I agree with Darius, you can’t base reviews on its level of diversity like many try to do today in order to get certain political sides to praise them. I actually disliked the fact that they added scenes where men “doubted” her. I feel like that is just setting up a stereotype that men doubt women all the time. I think that the article’s author did do this film justice. Unlike many who base their reviews on diversity, this author focused on the plot and the dialogue of the film.

  4. ISAyah on March 22nd, 2019 12:09 pm

    Taylor, you are wrong. I watched this movie and payed $22 to watch it. I did not like it when they added in the scenes where Carol’s dad yelled at her for crashing her Go kart. Why did her dad yell at her? That scene was totally unnecessary and did not add to the plot at all, unless you wanted to see some old man yelling at a 6 year old who is bleeding from the head. All that scene wanted to do was empower females.

  5. Maddy on March 22nd, 2019 6:13 pm

    I agree that this movie was much better than described in the article. I realize that some parts may not be as powerful to men as they are to women or to people who like strong female characters. And for David, personally, I have been doubted by men around me many times throughout my life so when Captain Marvel had moments of “sticking it to the man,” I loved it. I understand that having a main female character in a marvel movie might not be as relatable as you’re used to so it makes sense that you don’t favor it as much. However, this movie gave others the chance to relate to someone strong and powerful just like you can with the 20 other marvel movies led by men.

  6. mikey on March 25th, 2019 8:11 am

    Boy do I love the comment section

  7. Darius Rahmanian on March 25th, 2019 4:53 pm

    Hey Maddy, Darius here. A superhero is not supposed to become a superhero to stick it to people, a hero is someone who is selfless and has defined morals and protects everyone. So if you want the role model for little girls to be someone who is constantly pursuing goals just to stick it to others and in general be a selfish person then, by all means, go ahead. Stan Lee wrote male characters with good morals and human flaws, he wrote female characters with value and integrity who by all means were role models for both young boys and girls. This Captain Marvel is a caricature, a big bobble head who spews buzzwords and screams feminist slogans that do nothing but prove that gender does not define someone’s goodness, it’s their actions. The movie was bland and Carol Danvers is a F tier character who is OP just for the sake of being OP.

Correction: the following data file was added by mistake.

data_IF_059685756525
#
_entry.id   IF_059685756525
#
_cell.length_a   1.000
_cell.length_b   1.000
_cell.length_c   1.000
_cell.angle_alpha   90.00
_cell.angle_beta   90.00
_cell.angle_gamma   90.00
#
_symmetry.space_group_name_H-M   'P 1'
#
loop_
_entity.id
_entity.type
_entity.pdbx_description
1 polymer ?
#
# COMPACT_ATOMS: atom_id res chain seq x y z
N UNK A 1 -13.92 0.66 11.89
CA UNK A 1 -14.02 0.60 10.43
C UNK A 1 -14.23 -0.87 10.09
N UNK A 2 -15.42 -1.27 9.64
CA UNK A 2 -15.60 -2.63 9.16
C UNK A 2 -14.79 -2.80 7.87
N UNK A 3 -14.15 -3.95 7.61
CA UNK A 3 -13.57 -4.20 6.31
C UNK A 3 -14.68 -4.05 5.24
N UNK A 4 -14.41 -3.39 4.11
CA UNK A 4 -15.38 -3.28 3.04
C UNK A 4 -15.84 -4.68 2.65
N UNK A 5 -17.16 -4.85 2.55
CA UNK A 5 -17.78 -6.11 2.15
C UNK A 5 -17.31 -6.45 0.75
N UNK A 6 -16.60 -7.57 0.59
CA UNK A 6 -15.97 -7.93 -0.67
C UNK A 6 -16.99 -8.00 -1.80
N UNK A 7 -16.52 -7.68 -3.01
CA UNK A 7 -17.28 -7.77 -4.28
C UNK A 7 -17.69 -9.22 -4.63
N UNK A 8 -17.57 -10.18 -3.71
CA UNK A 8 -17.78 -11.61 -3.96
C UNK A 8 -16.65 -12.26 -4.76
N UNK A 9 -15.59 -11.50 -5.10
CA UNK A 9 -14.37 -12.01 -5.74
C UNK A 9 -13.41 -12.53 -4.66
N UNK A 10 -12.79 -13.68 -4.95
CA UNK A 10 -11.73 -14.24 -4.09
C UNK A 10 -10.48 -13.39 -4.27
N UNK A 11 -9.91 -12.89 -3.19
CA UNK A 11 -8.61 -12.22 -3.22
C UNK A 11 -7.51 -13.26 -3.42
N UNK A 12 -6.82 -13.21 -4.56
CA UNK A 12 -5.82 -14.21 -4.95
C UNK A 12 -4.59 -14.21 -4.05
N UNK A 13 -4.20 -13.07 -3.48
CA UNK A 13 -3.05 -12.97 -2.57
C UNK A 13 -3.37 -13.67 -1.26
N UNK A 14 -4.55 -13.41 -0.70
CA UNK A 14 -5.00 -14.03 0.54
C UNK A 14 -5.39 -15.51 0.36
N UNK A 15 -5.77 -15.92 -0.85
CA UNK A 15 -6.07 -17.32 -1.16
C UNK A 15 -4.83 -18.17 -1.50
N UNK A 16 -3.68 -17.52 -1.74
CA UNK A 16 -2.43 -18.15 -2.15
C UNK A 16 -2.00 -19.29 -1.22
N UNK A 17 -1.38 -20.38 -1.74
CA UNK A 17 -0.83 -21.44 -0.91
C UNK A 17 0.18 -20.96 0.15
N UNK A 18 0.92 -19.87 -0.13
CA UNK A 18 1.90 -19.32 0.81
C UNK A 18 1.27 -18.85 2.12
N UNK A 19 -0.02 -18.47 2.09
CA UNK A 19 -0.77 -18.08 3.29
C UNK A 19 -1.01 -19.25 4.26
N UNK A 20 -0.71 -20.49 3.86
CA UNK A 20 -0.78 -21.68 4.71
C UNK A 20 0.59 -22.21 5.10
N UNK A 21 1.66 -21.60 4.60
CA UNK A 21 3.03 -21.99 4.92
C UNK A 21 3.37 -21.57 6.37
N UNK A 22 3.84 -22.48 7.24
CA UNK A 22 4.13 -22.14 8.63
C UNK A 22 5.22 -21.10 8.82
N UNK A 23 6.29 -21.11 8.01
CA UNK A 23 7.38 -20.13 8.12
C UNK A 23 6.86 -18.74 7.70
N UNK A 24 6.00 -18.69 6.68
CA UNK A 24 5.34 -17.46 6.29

8. Andrew on March 26th, 2019 2:49 pm

    how did an argument about femenism start from a movie review that did not even mention that. Like what Darius said, Chris is a movie critic. Why cant the comment section just talk about the movie or recommendations for Chris.

  9. Andrew Carty on March 29th, 2019 8:05 am

    Do you take recommendations for older movies as well for review, or only for newer ones?

  10. Zach Stansell on March 29th, 2019 4:50 pm

    Darius, Maddy, and Taylor,
    The controversy and boycotting around this movie started before the film even came out. Brie Larson made questionable comments towards white men during a speech for the film, including that “movies should be reviewed by the intended audience”, which started the Rotten Tomatoes boycott (more on this later). If you’re confused why this is a bad thing, filmmakers should specify that only these specific people are meant to enjoy the film, instead of calling review websites to say “Wait wait wait, we don’t like those reviews. Remove them at once. Those are ‘white dudes’ and they aren’t even supposed to enjoy the film”. She made things even worse by commenting to a news crew that being a woman in Hollywood is “hard” for her. She’s rich, she’s attractive, and she’s famous. What’s hard about that? She may not be, but she comes across as very stuck-up and as a “radical feminist”, which is not a term I use often because I think it’s offensive, but for the sake of this argument, it applies. Unfortunately, media is biased. They happen to be biased towards minorities, and somehow women are minorities in the eyes of the media.
    I haven’t even begun with the movie yet. Captain Marvel, as a character, is inherently overpowered as a superhero, which isn’t a massive problem. The problem is, as mentioned by other people, that the plot and dialogue was twisted to turn it into a feminist movement rather than a superhero film. It wouldn’t have been such an issue if Brie didn’t constantly “stick it” to guys. I walked out of the theater before I finished the movie because of how disgusted I was with the dialogue, not to mention the director (who commented that men are like “dinosaurs who can’t accept seeing a woman in a lead role” and that we’re just “walking towards the tar pits”. That’s gross, seeing as films like Wonder Woman and The Hunger Games trilogy did so well. They did well because they didn’t alienate men, however they still managed to promote women, which is amazing and frankly wonderful). Rotten Tomatoes deleted thousands of Captain Marvel reviews off of their website, and they first blamed this on a “glitch”. When people started prying for information, they confessed to automatically deleting low reviews, calling the reviewers “trolls”. Apparently, being annoying to Mrs. Larson takes away our Constitutional free speech right. That is disgusting.
    Also, don’t try to spin it like Brie by saying the movie “wasn’t meant for you”, because Marvel Studios is a corporation that doesn’t have the budget or mindset for a niche film. They obviously gave the director free reign and he ran with it and burned a lot of Marvel’s bridges in terms of viewership and support.
    SUMMARY: The media is portraying this as an “attack on women” when it’s really just a bad movie with bad reviews. 2/10, would not recommend. Decent special effects, though.

    CAPTAIN MARVEL WAS A BAD MOVIE | CHANGE MY MIND

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Captain Marvel Review: An Origin That Can’t Seem To Take Flight